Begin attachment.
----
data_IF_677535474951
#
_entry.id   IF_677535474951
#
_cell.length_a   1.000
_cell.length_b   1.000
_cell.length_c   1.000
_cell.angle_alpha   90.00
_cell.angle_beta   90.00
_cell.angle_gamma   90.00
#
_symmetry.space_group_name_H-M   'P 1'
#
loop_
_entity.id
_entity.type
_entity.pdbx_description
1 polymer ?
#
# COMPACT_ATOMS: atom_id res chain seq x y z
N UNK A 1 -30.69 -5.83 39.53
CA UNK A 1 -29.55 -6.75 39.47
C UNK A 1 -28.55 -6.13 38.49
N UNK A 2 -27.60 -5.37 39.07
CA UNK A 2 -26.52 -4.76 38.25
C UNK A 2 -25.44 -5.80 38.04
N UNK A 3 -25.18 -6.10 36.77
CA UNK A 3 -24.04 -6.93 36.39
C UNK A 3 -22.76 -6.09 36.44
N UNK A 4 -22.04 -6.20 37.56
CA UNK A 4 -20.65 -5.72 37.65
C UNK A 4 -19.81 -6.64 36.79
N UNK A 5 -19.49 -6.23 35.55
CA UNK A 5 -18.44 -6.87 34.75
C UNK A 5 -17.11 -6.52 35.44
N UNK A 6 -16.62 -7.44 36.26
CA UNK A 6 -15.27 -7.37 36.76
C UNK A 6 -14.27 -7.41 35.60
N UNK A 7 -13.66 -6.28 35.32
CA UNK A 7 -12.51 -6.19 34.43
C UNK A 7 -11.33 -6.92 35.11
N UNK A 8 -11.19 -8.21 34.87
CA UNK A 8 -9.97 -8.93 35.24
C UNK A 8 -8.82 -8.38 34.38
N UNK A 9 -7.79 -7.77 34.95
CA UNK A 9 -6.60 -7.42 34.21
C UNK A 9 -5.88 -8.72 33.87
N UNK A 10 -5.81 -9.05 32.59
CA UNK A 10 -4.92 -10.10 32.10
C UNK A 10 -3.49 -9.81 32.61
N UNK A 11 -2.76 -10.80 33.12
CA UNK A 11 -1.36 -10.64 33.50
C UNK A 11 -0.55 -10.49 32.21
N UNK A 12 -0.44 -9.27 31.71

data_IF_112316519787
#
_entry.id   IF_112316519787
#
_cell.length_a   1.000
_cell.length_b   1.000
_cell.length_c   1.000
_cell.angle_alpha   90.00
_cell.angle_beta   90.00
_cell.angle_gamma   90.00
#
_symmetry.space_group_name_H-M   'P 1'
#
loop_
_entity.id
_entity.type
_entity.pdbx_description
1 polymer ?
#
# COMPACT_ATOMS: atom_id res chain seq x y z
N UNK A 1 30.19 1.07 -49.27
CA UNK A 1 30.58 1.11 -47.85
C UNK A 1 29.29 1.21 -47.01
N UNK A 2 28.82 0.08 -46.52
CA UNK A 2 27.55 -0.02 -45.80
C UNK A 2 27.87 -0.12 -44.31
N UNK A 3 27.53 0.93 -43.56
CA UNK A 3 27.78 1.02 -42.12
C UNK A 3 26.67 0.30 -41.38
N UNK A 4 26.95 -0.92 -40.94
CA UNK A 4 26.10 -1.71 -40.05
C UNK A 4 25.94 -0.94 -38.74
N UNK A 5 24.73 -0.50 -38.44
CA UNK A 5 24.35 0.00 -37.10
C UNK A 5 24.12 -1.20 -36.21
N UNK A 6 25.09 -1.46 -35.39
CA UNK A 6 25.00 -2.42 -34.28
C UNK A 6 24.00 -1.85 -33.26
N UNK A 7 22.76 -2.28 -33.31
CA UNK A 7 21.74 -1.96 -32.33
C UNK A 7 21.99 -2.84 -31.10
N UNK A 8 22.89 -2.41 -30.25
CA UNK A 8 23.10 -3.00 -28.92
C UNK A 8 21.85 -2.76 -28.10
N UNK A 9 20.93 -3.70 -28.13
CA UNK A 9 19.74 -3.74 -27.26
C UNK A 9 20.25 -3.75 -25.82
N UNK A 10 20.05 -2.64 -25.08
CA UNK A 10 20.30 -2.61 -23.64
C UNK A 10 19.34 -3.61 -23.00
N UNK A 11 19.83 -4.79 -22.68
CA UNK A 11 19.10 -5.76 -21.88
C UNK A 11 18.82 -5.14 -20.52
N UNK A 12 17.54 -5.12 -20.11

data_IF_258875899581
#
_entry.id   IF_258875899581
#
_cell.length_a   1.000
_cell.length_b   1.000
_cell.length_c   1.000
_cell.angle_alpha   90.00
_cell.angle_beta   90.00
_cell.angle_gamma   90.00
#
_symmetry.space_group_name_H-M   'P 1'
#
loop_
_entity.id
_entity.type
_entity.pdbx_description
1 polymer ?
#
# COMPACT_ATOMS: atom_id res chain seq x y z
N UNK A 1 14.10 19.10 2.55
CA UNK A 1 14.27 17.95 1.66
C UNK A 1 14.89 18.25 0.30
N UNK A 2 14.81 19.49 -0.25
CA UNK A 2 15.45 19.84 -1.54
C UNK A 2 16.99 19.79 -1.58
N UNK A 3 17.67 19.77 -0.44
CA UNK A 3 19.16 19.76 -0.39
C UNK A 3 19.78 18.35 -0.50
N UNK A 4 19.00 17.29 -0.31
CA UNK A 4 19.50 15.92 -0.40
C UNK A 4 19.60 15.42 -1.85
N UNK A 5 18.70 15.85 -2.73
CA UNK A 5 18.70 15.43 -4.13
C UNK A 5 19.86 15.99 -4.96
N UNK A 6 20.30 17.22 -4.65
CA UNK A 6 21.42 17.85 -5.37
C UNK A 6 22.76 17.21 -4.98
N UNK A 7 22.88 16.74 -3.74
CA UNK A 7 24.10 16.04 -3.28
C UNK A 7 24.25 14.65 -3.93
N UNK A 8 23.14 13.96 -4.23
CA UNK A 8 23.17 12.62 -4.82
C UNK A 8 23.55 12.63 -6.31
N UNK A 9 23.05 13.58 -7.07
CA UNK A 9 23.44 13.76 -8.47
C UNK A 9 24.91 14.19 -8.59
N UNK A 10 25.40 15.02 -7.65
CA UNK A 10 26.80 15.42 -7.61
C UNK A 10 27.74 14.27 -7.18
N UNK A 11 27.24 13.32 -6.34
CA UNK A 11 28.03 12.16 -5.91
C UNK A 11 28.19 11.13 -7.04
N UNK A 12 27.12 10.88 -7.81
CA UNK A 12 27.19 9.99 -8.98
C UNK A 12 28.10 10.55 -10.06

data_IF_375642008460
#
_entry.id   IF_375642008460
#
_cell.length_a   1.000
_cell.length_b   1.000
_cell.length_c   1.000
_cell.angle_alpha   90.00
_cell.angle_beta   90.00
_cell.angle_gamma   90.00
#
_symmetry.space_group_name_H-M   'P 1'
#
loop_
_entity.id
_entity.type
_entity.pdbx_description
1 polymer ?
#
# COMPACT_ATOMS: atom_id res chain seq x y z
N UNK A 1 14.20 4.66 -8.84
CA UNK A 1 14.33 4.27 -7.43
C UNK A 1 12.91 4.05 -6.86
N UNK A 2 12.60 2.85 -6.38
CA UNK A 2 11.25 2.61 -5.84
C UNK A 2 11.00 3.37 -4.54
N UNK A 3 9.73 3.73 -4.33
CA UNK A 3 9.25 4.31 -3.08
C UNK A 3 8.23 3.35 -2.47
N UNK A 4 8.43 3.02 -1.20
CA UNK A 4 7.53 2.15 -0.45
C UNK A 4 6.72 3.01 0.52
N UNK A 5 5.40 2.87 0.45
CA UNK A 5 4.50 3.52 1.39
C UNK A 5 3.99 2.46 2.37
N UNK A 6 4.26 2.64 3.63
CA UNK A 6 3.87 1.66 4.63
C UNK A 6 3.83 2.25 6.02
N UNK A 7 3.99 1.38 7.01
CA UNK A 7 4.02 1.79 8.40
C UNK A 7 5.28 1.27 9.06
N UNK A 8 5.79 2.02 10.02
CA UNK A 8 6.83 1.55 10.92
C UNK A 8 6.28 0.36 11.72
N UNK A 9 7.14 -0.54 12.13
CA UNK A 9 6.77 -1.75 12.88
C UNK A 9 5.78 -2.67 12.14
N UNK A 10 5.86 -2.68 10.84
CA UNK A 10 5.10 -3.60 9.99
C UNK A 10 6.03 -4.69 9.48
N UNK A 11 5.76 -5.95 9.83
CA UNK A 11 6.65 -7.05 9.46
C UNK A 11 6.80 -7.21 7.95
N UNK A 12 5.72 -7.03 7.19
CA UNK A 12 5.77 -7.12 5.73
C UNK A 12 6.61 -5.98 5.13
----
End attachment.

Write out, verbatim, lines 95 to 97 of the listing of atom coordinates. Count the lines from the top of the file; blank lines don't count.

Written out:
C UNK A 7 21.99 -2.84 -31.10
N UNK A 8 22.89 -2.41 -30.25
CA UNK A 8 23.10 -3.00 -28.92